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The Florida Senate

2017 Florida Statutes

F.S. 39.6251
39.6251 Continuing care for young adults.
(1) As used in this section, the term “child” means an individual who has not attained 21 years of age, and the term “young adult” means an individual who has attained 18 years of age but who has not attained 21 years of age.
(2) The primary goal for a child in care is permanency. A child who is living in licensed care on his or her 18th birthday and who has not achieved permanency under s. 39.621 is eligible to remain in licensed care under the jurisdiction of the court and in the care of the department. A child is eligible to remain in licensed care if he or she is:
(a) Completing secondary education or a program leading to an equivalent credential;
(b) Enrolled in an institution that provides postsecondary or vocational education;
(c) Participating in a program or activity designed to promote or eliminate barriers to employment;
(d) Employed for at least 80 hours per month; or
(e) Unable to participate in programs or activities listed in paragraphs (a)-(d) full time due to a physical, intellectual, emotional, or psychiatric condition that limits participation. Any such barrier to participation must be supported by documentation in the child’s case file or school or medical records of a physical, intellectual, or psychiatric condition that impairs the child’s ability to perform one or more life activities.
(3) The permanency goal for a young adult who chooses to remain in care is transition from licensed care to independent living.
(4)(a) The young adult must reside in a supervised living environment that is approved by the department or a community-based care lead agency. The young adult shall live independently, but in an environment in which he or she is provided supervision, case management, and supportive services by the department or lead agency. Such an environment must offer developmentally appropriate freedom and responsibility to prepare the young adult for adulthood. For the purposes of this subsection, a supervised living arrangement may include a licensed foster home, licensed group home, college dormitory, shared housing, apartment, or another housing arrangement if the arrangement is approved by the community-based care lead agency and is acceptable to the young adult, with first choice being a licensed foster home. A young adult may continue to reside with the same licensed foster family or group care provider with whom he or she was residing at the time he or she reached the age of 18 years.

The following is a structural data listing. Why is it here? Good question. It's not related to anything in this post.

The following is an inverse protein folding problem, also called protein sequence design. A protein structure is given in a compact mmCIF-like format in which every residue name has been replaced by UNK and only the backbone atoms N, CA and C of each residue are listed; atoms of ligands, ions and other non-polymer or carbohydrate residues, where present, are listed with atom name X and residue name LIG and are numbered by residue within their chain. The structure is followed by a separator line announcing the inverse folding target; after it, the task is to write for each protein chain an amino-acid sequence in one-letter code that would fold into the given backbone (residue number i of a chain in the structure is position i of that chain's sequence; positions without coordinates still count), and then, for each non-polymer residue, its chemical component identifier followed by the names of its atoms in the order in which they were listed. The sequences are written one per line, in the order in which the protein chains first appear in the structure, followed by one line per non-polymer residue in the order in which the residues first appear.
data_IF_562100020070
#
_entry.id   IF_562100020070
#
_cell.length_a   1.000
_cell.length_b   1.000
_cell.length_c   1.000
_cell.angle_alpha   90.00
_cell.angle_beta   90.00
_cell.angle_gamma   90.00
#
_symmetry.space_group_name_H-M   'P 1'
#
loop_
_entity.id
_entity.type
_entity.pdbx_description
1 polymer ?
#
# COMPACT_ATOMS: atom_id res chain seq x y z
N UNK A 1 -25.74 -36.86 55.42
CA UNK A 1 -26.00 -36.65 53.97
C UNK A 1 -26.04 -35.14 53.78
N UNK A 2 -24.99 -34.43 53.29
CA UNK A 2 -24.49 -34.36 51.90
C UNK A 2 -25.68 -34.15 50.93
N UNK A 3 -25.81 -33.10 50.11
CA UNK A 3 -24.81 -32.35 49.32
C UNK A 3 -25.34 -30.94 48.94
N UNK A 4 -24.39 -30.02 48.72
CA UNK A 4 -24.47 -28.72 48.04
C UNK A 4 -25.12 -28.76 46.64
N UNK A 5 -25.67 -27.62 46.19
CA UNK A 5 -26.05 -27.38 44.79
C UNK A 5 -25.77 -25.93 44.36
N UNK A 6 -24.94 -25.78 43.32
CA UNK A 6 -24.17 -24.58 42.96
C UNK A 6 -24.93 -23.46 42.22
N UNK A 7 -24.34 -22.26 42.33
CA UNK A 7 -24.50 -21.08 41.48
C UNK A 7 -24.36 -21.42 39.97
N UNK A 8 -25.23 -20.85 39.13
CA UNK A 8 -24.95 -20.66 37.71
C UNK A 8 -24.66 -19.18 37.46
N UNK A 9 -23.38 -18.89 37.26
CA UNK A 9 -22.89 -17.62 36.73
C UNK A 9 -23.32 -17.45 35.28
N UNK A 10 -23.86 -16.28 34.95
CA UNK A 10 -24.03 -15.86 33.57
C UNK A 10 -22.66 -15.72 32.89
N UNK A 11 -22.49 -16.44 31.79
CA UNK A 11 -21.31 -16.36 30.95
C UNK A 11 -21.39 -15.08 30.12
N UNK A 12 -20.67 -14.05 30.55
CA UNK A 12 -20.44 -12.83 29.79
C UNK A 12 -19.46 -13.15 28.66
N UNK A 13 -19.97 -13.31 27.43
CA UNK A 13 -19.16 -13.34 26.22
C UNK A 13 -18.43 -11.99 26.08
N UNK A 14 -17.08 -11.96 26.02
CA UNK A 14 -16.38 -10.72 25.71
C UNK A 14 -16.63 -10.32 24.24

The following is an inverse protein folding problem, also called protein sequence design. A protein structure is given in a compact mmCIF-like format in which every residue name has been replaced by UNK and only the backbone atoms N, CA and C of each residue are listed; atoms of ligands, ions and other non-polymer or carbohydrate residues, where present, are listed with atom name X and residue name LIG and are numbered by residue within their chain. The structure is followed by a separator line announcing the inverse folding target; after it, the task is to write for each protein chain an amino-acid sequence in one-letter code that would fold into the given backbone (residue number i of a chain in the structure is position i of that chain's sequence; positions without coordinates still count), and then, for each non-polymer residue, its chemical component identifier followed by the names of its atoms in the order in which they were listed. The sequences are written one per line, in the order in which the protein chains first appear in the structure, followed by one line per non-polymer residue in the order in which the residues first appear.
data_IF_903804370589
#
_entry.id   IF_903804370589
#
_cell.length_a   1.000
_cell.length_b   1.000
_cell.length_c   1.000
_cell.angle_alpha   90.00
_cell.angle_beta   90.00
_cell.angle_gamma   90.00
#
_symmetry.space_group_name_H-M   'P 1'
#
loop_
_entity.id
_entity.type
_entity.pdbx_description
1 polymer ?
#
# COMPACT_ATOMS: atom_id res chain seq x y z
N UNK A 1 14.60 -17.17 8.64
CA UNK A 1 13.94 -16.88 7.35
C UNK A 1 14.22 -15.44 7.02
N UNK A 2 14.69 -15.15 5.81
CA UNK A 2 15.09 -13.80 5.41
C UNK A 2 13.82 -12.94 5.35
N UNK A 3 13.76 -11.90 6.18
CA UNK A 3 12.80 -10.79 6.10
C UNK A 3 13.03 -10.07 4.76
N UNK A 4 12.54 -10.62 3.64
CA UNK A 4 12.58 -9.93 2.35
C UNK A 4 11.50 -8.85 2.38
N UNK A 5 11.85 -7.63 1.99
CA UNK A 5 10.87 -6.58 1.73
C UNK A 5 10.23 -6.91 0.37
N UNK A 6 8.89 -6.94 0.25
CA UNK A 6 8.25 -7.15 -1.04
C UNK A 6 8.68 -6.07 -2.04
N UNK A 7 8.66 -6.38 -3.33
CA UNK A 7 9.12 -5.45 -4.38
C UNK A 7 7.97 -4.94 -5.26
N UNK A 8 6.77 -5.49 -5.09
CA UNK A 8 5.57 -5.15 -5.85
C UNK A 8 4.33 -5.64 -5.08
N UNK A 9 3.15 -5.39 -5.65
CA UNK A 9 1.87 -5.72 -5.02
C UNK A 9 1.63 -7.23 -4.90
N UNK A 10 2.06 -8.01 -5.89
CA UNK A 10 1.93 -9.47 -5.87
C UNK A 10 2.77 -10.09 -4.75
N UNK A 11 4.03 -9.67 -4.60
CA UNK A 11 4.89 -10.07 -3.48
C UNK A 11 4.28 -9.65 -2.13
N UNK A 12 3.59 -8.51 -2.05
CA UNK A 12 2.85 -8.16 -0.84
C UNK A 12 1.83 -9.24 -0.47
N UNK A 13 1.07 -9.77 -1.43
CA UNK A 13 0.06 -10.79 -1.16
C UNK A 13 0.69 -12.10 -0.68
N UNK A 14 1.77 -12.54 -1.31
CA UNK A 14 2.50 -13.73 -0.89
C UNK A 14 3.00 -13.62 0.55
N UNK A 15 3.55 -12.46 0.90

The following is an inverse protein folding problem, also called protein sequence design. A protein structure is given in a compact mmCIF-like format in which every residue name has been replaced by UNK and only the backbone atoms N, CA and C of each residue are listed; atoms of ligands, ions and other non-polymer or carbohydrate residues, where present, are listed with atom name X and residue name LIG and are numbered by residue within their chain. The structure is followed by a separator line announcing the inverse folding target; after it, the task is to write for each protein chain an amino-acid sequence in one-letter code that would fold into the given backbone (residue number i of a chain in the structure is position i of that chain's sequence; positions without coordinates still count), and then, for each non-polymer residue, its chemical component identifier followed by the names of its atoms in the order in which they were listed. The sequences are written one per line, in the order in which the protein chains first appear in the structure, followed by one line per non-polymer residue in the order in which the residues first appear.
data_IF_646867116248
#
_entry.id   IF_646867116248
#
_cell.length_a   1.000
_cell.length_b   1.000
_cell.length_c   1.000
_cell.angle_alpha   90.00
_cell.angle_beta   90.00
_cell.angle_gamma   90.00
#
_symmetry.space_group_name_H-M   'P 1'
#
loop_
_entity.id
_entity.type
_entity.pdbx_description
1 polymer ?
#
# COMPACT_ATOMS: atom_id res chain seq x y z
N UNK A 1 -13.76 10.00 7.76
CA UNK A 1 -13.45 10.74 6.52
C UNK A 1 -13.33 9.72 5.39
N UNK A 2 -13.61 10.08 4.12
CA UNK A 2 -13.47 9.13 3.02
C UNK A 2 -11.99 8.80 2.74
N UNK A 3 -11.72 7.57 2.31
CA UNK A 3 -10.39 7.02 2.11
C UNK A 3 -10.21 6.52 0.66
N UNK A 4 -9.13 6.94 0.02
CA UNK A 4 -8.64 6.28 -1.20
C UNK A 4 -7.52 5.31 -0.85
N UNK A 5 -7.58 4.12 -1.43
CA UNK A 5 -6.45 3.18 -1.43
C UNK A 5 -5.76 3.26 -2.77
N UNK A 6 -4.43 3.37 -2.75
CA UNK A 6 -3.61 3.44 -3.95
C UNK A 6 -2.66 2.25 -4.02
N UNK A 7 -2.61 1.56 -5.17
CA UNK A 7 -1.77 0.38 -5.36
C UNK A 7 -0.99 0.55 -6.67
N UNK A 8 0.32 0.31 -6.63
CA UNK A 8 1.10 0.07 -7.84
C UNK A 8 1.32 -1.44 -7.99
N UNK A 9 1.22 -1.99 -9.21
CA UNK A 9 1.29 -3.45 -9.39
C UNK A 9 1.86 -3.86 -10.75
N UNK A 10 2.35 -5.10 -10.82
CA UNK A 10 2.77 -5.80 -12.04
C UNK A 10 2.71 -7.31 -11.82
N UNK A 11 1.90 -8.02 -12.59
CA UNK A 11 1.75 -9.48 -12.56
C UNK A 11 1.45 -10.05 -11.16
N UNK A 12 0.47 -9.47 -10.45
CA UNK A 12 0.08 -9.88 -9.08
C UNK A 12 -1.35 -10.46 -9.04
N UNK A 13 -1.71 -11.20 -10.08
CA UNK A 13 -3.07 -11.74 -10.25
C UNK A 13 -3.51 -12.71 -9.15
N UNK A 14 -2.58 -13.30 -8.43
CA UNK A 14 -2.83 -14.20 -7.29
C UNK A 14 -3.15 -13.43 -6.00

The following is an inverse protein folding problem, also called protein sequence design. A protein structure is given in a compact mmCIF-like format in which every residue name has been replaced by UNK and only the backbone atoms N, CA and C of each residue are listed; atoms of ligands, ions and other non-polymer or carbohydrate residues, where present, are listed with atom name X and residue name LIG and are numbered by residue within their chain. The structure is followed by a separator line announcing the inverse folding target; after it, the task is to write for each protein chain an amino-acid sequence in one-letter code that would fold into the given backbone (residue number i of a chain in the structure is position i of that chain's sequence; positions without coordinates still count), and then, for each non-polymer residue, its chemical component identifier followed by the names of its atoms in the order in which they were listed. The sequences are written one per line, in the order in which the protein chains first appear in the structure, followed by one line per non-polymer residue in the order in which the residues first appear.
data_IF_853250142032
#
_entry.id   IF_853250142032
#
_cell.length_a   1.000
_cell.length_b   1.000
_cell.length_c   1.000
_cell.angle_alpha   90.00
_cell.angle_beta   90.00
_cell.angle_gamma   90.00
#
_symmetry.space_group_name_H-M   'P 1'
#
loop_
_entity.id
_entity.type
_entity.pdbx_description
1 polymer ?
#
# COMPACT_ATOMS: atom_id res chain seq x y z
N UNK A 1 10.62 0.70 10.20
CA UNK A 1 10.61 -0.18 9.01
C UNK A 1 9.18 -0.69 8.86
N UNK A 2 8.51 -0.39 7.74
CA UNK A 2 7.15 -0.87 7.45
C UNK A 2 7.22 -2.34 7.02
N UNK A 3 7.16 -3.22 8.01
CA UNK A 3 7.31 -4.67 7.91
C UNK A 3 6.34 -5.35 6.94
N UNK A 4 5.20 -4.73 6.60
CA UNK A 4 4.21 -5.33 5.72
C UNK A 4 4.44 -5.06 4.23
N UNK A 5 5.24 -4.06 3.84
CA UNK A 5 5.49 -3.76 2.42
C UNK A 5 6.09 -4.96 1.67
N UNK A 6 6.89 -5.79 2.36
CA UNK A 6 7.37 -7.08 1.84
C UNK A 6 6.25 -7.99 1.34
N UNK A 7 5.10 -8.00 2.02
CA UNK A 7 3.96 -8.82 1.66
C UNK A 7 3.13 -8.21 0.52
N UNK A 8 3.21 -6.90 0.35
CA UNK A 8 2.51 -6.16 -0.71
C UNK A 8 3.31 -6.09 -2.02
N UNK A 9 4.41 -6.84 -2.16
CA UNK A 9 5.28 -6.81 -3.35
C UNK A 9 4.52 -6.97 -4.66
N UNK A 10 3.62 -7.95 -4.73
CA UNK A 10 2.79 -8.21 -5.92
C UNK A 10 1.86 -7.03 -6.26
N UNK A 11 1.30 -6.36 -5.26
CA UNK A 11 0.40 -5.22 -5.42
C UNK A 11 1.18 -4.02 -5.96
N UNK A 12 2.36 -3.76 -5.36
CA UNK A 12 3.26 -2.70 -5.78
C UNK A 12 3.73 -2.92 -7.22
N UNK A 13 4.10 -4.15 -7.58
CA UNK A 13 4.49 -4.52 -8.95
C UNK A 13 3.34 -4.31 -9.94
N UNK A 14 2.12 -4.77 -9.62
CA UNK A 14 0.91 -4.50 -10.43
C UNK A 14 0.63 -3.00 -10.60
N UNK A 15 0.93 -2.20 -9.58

(b) Before approving the residential setting in which the young adult will live, the department or community-based care lead agency must ensure that:
1. The young adult will be provided with a level of supervision consistent with his or her individual education, health care needs, permanency plan, and independent living goals as assessed by the department or lead agency with input from the young adult. Twenty-four hour onsite supervision is not required; however, 24-hour crisis intervention and support must be available.
2. The young adult will live in an independent living environment that offers, at a minimum, life skills instruction, counseling, educational support, employment preparation and placement, and development of support networks. The determination of the type and duration of services shall be based on the young adult’s assessed needs, interests, and input and must be consistent with the goals set in the young adult’s case plan.